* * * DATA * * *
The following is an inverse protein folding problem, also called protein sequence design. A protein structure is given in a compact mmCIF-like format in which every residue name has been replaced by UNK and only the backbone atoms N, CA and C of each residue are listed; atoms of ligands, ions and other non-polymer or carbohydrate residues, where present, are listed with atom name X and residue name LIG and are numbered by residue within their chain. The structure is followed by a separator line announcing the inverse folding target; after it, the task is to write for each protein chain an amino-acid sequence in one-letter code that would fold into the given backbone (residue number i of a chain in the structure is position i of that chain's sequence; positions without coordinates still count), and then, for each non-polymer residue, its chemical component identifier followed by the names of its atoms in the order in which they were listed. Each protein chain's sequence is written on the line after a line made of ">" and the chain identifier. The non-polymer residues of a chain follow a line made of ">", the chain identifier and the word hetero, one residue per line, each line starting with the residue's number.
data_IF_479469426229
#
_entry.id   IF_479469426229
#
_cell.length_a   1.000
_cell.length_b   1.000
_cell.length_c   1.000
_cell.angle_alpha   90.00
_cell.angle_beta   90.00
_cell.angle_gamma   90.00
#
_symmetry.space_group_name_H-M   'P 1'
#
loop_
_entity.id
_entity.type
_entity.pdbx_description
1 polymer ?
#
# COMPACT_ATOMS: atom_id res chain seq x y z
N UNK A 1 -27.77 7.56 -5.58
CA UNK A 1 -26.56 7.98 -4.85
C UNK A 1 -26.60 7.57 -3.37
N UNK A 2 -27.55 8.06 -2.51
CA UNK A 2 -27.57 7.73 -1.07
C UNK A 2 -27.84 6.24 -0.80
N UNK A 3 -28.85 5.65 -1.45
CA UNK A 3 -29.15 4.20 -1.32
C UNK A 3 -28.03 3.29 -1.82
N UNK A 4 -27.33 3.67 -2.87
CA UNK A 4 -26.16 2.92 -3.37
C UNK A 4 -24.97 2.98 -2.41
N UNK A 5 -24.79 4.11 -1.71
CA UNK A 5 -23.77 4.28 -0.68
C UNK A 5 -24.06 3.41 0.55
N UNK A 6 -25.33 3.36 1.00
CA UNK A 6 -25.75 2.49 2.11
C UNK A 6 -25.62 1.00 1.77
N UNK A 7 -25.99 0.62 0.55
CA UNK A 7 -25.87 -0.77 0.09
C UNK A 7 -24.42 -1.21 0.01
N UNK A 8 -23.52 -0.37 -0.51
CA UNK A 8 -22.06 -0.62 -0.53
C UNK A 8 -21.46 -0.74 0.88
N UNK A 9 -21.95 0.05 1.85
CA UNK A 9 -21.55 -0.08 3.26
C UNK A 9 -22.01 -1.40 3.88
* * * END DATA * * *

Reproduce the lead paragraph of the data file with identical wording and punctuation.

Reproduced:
The following is an inverse protein folding problem, also called protein sequence design. A protein structure is given in a compact mmCIF-like format in which every residue name has been replaced by UNK and only the backbone atoms N, CA and C of each residue are listed; atoms of ligands, ions and other non-polymer or carbohydrate residues, where present, are listed with atom name X and residue name LIG and are numbered by residue within their chain. The structure is followed by a separator line announcing the inverse folding target; after it, the task is to write for each protein chain an amino-acid sequence in one-letter code that would fold into the given backbone (residue number i of a chain in the structure is position i of that chain's sequence; positions without coordinates still count), and then, for each non-polymer residue, its chemical component identifier followed by the names of its atoms in the order in which they were listed. Each protein chain's sequence is written on the line after a line made of ">" and the chain identifier. The non-polymer residues of a chain follow a line made of ">", the chain identifier and the word hetero, one residue per line, each line starting with the residue's number.